Unspoken "Erola"








mezzo, cello, drums, piano


4-5 minutes

commissioned by

Raehann Bryce-Davis for her debut album "Stand The Storm"

premiered by


Unspoken "Erola"

for mezzo, cello, drums, and piano

on poetry by Leslie Andrea Williams

Commissioned by mezzo Raehann Bryce-Davis for her debut album "Stand The Storm"

Program note:
In “Unspoken” our narrator’s ancestors reach for her out of the past through song—and our narrator reaches back.

Out of opaque fragments of drums and cello, shadows of a melody begin to emerge. Our narrator searches for itscompleted form, recognizing the music somehow. The shapes of the pitches, the patterns of the rhythms, all feel familiar.“They have your face...” But only when she lets herself truly sing out on the word “Erola”, a nickname given to her byher family, does the melody begin to crystallize. The cello, rich with unspoken love, begins to sing with her. “Unspoken”charts the journey our narrator goes on to the realization that all that is unspoken – from the rather abstract pride of one’sancestors to the present-day affection of one’s immigrant parents – can, in fact, be given voice: through song.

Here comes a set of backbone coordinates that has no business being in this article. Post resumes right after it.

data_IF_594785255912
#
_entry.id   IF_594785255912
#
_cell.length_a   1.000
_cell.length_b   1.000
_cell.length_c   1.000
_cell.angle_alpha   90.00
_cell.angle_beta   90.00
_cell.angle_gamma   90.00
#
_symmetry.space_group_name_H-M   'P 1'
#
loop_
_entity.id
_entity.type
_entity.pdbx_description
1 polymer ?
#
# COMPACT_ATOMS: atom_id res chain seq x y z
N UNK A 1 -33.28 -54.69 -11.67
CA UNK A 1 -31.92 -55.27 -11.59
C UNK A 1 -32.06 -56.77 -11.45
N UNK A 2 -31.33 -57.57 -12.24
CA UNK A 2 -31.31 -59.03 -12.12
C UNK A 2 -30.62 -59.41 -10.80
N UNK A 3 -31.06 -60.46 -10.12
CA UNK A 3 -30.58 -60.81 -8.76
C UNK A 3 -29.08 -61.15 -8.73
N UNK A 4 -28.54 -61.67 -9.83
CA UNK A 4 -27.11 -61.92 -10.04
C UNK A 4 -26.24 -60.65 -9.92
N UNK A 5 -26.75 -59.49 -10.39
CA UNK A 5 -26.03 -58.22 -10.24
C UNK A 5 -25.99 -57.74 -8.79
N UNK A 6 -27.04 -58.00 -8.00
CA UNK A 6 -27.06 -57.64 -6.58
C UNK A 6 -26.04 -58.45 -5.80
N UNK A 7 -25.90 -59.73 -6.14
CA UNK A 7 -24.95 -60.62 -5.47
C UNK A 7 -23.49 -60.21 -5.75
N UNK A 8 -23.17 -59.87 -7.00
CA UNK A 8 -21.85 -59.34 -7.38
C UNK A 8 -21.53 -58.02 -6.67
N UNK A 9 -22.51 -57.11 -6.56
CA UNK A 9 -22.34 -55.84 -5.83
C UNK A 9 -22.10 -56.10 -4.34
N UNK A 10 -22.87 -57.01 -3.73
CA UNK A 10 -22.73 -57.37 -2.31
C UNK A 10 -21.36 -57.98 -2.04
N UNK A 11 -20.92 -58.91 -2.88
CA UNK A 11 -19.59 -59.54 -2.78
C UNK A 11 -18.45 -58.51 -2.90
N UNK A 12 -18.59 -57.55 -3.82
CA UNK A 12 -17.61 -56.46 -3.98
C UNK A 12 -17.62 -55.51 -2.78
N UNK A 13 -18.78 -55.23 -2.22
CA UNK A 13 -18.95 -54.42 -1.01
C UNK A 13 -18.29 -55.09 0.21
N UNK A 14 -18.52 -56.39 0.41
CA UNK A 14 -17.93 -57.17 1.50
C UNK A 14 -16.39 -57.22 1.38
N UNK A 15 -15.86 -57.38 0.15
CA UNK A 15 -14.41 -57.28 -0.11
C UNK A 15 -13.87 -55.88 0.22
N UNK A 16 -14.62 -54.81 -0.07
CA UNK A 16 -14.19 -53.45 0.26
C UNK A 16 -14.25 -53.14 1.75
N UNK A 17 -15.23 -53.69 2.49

“Unspoken” was written for Raehann Bryce-Davis, following an interview conducted by poet Leslie Andrea Williams ofRaehann’s father Errol. The first few generations of immigrant families often face an elder family member who showstheir affection through hard work, rather than who vocalizes it as readily as many in mainstream American culture do.Experience with such a family member is something that unites composer, poet, and performer on this project.“Unspoken” is dedicated to those who express their love daily without words. We feel it nonetheless.

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